"Unexpectedly delightful" is a phrase that keeps popping into my head, as I sit here considering how best to describe Maud Hart Lovelace's Betsy-Tacy, the first in a long series of books about two (eventually three) young girls growing up in Minnesota in the late nineteenth and early twentieth centuries. Begun at an unfortunate time, when a dreadful head cold, and a feeling of being out of charity with the world made the author's somewhat expository style rather irksome for me, the story won me over by degrees, gently unfolding its tale of two young girls who face the joys and sorrows of being five-year-olds together.When a new family move into the house across the street, Betsy Ray hopes that they will have a girl her age, and after an initial misunderstanding, she finds a best friend in Tacy (Anastacia) Kelly. The two are soon inseparable: they climb the Hill together, picnic together, go to school together, and play with paper dolls together. Their imaginary games, often fueled by Betsy's penchant for storytelling, are so well depicted, that the reader senses Lovelace's fond enjoyment, as well as her understanding of the centrality of such play in the life of the child.But life, even for five-year-olds, is not all sweetness and light, and sorrow does touch the lives of Betsy-Tacy, just as change - inevitable and painful - makes itself felt. The death of Baby Bee, Tacy's infant sister, is handled by Lovelace with pitch-perfect sensitivity. The mystery and wonder of a young child's first encounter with death is effortlessly joined to the sorrow of loss. I found the scene on the early morning hillside, where Betsy and Tacy discuss Bee's death, deeply moving.Lovelace's sensitivity to the feelings of the child, how the world appears to her, is demonstrated time and again throughout Betsy-Tacy. She understands that death is something terrible and yet matter-of-fact - in the way that so many things are terrible and matter-of-fact to the child who must experience them for the first time. Her depiction of Betsy's initial sorrow, at the birth of her younger sister Margaret, is a realistic portrayal of a child's natural ambiguity at having "her" place in the family usurped.First published in 1940, and depicting an earlier time, Betsy-Tacy nevertheless has much to offer the contemporary reader, and seems as relevant in its depiction of young girls, as when it was first written. I find myself wishing that I had discovered these books as a child, but as one can only go forward, I'll content myself with having discovered them now. Thank you, Constance, Wendy, Melody, Lisa and Ginny!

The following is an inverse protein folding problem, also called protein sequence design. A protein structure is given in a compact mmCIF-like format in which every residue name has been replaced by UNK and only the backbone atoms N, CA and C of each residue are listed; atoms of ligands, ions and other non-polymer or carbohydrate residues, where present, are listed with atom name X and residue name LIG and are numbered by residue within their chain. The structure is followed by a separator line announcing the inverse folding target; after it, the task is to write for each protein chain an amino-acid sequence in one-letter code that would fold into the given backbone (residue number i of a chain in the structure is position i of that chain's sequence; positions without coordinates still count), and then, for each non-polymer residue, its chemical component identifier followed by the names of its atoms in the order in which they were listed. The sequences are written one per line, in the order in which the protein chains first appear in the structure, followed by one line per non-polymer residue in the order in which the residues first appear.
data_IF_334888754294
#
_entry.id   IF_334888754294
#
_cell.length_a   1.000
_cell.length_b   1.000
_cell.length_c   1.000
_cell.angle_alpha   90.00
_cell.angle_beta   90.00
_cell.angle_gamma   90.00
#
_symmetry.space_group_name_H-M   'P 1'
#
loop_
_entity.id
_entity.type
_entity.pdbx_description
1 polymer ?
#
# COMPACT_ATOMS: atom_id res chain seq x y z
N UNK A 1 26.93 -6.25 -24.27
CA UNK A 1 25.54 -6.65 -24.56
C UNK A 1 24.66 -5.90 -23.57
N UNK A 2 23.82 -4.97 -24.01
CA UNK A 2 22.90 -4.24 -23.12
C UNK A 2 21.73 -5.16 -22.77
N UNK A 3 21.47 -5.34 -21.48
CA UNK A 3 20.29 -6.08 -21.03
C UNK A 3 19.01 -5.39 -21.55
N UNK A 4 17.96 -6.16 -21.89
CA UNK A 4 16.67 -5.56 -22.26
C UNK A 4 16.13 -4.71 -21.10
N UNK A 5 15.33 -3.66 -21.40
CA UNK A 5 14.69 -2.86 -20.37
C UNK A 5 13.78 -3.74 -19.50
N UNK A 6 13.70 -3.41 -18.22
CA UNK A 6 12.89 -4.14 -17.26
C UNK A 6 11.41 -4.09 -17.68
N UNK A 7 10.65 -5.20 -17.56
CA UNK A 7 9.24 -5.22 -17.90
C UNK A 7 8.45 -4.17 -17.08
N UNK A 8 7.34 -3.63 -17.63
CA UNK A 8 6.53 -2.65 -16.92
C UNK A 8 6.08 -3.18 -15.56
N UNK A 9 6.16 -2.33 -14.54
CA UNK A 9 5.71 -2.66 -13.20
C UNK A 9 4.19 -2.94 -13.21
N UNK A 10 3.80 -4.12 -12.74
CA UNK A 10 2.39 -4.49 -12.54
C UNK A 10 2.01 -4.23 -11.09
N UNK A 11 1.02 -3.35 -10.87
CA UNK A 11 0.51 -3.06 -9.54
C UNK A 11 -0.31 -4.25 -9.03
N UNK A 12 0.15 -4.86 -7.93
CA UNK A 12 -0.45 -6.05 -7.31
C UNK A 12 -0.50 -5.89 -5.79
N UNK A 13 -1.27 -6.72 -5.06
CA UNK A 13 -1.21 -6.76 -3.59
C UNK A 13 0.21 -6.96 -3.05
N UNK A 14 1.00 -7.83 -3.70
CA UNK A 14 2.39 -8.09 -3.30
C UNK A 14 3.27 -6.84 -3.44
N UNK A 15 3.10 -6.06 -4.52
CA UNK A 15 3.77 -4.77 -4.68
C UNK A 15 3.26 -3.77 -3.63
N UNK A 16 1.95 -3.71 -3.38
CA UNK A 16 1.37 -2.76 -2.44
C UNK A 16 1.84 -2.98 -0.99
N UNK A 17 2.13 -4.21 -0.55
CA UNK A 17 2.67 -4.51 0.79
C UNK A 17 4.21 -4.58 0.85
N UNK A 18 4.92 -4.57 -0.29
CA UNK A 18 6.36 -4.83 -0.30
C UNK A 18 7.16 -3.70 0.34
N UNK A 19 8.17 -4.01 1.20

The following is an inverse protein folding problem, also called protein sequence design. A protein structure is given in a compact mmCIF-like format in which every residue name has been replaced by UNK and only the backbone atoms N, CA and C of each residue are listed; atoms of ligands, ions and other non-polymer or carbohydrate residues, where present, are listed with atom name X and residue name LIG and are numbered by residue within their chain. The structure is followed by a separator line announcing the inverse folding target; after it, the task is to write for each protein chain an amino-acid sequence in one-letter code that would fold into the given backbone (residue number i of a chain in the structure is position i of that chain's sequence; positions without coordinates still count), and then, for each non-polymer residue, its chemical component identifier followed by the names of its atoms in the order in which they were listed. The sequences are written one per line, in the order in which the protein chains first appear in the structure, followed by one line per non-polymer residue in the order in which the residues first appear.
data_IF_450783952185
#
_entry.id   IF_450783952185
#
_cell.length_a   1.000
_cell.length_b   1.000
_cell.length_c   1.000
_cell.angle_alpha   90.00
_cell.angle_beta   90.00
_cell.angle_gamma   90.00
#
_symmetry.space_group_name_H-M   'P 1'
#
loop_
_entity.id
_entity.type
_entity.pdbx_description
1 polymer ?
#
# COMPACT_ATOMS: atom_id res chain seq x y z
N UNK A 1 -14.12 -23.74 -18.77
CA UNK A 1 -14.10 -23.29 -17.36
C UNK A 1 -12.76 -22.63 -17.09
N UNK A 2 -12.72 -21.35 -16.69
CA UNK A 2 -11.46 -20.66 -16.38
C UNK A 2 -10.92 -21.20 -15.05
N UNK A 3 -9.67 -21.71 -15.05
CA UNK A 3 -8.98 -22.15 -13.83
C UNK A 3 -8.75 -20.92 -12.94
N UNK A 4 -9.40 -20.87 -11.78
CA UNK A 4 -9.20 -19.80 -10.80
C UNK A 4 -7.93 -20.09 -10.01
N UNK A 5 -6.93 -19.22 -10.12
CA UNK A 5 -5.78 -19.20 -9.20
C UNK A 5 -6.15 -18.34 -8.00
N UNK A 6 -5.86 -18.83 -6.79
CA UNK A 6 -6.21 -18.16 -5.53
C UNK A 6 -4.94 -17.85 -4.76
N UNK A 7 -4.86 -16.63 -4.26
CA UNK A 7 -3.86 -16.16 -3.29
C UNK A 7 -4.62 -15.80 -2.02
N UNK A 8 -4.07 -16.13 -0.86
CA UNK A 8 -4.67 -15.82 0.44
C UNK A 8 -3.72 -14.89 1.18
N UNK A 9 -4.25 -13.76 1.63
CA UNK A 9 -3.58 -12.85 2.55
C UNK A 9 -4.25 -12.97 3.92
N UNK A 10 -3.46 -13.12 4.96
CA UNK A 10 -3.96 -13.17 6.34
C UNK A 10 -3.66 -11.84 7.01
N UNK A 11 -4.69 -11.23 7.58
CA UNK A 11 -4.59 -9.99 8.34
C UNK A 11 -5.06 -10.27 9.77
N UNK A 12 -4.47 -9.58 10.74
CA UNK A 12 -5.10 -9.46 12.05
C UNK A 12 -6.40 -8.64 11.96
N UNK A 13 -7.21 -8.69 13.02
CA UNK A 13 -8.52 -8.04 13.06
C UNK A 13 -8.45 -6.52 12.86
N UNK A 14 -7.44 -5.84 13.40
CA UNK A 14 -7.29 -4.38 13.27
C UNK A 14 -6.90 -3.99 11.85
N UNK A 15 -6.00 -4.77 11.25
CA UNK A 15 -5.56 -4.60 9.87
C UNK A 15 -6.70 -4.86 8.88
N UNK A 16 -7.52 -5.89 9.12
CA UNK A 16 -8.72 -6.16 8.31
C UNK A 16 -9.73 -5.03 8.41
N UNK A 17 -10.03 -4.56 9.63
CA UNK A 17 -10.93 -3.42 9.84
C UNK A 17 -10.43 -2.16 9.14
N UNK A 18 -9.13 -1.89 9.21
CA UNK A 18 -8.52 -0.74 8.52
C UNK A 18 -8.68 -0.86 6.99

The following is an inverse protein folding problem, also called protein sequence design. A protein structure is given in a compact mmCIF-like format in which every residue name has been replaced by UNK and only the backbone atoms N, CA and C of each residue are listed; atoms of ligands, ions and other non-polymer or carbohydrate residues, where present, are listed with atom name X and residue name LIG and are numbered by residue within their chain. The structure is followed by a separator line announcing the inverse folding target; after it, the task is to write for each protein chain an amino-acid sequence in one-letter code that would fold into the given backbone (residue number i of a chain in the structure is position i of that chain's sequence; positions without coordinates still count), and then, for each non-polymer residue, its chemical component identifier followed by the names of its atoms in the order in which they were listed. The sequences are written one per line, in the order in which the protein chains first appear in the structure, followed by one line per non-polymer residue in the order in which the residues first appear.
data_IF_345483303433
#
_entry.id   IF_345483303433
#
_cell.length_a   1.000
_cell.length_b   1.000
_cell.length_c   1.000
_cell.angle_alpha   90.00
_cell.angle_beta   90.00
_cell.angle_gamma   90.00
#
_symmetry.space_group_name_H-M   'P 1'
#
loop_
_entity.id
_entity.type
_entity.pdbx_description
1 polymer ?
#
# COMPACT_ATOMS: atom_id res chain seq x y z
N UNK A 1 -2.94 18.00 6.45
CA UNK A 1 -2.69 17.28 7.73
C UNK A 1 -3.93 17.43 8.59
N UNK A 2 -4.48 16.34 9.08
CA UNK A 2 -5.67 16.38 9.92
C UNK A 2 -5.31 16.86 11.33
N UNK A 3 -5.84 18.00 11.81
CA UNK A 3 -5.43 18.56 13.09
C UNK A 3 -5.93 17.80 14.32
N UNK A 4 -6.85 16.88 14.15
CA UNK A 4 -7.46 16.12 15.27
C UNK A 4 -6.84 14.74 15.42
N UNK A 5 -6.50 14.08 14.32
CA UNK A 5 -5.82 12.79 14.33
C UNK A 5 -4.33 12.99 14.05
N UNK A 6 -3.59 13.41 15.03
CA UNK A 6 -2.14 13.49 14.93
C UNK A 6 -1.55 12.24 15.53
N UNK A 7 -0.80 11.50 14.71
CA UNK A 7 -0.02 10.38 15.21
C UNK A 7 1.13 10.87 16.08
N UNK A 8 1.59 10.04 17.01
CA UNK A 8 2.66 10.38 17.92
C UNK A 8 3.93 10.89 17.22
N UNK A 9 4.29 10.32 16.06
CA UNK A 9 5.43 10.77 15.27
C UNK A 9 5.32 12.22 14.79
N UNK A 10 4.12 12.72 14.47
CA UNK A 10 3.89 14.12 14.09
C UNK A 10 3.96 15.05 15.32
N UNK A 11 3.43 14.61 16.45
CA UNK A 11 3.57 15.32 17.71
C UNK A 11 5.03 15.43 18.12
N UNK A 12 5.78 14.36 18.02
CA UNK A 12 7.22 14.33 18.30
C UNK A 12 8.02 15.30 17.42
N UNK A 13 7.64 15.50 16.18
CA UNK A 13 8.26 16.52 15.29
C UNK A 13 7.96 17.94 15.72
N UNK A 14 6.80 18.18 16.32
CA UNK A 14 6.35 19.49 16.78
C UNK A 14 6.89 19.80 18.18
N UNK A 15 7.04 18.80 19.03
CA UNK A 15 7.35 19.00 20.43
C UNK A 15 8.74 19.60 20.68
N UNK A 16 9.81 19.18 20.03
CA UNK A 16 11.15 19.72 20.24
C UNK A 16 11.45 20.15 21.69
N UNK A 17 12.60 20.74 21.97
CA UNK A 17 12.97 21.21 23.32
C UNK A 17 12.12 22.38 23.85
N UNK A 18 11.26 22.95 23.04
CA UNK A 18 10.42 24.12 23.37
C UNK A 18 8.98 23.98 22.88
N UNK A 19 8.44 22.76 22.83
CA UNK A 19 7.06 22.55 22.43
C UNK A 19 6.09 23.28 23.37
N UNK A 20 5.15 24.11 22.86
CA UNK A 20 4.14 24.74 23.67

• (5/5)